But watch All Everywhere It’s hard not to scream too But you’re Michelle, damn Yeo! I’m sure your daughter is very sweet and you all look very happy, but apart from that, what if Michelle Yeoh could be my mother? I could be a daughter Michelle Yeoh! Choose this reality! I would do.
Unlike more complex ideas about Everything is everywhere and blushes is an Umma, a film directed by Iris Shim, produced by Sam Raimi, and so slow and boring that I couldn’t finish it (sorry!). It pained me physically to see the long, movable face of my Queen Sandra Oh and the sculpted cheekbones of Fievel Stewart in such an unexplored depiction of intergenerational trauma.
Umma is the story of Amanda, a Korean woman who gave up her heritage to live with her daughter on an isolated farm without electricity. Amanda’s mother was abusive so she ran away. But, of course, you can’t run from your past forever. Being an immigrant has been so hard that it has led Umma to abuse Amanda, but Amanda breaks the cycle, forgives her mother and (spoiler!) lets her own daughter go to college. These are not nuances, but a formulaic, one-minute version of the complicated immigrant mother-daughter relationship that you could tell a disinterested white therapist.
But it normal. One of the perks of assimilation is that it’s okay to make a movie that, uh, isn’t that great. We’ve got enough to do. There’s a conflict between a “real” Asian and a fully Americanized one, or when you walk into a room and people there see either Suzie Wong or Long Duk Dong. There is a life you could have in the place you left behind compared to the one you have now. As Waymond says in Everything is everywhereholding too many realities in your head makes your brain crack like a clay pot.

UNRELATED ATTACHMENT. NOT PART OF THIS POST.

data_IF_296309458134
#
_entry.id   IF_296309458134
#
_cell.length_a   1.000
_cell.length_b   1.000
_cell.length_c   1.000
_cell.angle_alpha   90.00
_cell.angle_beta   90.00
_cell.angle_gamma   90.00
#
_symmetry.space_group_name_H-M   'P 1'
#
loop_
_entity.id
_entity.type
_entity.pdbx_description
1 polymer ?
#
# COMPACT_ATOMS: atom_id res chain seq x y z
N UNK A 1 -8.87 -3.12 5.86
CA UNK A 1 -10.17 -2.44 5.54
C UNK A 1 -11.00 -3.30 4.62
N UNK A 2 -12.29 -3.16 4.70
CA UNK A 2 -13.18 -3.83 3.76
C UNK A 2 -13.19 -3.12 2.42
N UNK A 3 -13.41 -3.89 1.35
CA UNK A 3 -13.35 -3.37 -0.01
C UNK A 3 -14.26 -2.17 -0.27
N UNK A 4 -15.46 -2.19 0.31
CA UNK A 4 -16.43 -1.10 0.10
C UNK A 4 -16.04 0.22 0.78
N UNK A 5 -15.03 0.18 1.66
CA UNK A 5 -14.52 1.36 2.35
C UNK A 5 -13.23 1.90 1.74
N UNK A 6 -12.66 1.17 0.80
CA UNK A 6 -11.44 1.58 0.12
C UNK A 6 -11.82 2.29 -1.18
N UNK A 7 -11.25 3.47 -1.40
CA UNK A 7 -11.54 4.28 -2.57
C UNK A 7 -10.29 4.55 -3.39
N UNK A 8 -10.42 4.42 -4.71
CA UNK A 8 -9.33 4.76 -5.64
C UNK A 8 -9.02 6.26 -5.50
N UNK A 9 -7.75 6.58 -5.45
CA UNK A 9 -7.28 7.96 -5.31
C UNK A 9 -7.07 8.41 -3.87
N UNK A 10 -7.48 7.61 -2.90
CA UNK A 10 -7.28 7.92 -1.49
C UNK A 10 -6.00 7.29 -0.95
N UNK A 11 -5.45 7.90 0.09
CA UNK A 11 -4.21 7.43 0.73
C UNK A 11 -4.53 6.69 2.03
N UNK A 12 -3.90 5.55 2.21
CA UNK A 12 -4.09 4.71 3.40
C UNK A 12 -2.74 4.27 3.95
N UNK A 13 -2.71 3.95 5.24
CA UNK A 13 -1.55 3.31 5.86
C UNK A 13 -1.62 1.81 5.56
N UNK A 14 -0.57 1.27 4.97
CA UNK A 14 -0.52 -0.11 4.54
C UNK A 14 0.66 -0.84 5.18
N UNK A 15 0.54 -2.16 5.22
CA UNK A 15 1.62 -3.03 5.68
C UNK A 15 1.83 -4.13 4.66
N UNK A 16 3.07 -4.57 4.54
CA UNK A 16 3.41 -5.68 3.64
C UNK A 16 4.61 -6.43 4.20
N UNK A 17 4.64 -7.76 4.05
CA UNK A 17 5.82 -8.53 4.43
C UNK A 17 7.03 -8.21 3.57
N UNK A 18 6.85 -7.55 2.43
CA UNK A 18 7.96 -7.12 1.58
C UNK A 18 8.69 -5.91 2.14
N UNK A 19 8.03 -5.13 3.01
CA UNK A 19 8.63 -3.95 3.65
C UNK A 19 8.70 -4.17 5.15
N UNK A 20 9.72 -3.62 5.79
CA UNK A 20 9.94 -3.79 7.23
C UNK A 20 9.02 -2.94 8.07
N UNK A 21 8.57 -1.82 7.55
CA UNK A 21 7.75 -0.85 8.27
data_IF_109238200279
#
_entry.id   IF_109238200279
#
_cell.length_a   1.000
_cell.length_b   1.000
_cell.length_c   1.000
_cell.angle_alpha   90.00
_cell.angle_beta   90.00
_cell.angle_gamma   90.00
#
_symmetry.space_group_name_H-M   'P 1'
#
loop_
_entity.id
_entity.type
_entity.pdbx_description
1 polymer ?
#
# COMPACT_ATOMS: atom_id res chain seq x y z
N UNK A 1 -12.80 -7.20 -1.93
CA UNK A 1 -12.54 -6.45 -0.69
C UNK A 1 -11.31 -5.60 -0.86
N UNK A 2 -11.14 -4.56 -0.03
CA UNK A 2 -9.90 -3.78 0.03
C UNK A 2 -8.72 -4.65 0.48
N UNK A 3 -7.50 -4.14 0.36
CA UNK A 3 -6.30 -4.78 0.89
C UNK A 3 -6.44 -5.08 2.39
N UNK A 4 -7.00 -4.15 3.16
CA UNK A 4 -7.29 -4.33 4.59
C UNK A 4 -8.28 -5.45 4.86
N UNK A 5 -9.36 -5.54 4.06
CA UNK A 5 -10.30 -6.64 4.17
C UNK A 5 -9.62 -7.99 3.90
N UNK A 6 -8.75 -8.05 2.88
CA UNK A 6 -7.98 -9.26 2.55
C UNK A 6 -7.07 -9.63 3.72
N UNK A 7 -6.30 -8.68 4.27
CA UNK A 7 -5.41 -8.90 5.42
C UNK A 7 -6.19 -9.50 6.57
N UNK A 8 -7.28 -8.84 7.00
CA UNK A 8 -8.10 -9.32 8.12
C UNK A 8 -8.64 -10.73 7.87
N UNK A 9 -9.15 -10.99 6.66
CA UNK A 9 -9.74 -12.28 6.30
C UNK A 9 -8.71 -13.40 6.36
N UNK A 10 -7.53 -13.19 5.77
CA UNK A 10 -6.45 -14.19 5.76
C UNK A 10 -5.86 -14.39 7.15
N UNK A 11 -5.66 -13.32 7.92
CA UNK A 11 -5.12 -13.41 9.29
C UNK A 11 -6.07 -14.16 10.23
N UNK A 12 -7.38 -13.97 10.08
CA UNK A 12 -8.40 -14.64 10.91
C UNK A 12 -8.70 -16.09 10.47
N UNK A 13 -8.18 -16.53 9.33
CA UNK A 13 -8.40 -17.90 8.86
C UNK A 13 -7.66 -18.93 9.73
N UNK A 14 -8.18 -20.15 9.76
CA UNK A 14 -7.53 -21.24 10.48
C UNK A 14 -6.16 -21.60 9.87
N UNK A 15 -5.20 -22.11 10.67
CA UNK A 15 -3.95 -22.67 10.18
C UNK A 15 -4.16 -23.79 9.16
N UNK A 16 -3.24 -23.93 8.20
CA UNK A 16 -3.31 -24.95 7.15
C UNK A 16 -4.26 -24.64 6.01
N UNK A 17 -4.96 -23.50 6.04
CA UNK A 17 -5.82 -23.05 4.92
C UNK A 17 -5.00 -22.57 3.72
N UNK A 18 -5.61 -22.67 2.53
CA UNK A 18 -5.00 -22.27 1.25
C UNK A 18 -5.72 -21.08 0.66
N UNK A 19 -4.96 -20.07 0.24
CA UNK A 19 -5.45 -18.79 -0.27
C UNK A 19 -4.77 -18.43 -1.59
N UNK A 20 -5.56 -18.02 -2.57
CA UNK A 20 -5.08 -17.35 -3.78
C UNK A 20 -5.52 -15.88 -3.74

I am closer to Maylyn’s mother’s age than to Maylyn’s, and closer to Evelyn’s than to her daughter Joy’s; I myself have a little daughter. My daughter is a third generation immigrant, biracial, and the conflicts she will face will be as different from mine as my experience as an assimilated second generation was from my mother.
But I hope I can give her at least one gift, besides an incessant metabolism (and terrible eyesight). For her, I hope the multiverse backs off. This is our place, whether other people like it or not, and she can be who she is – redheaded, furry, smelly, lesbian, kung fu master or movie star with hot dogs for fingers. The goal of Asian American women is, ultimately, to be fully human, no matter how that looks.
Credit: www.wired.com /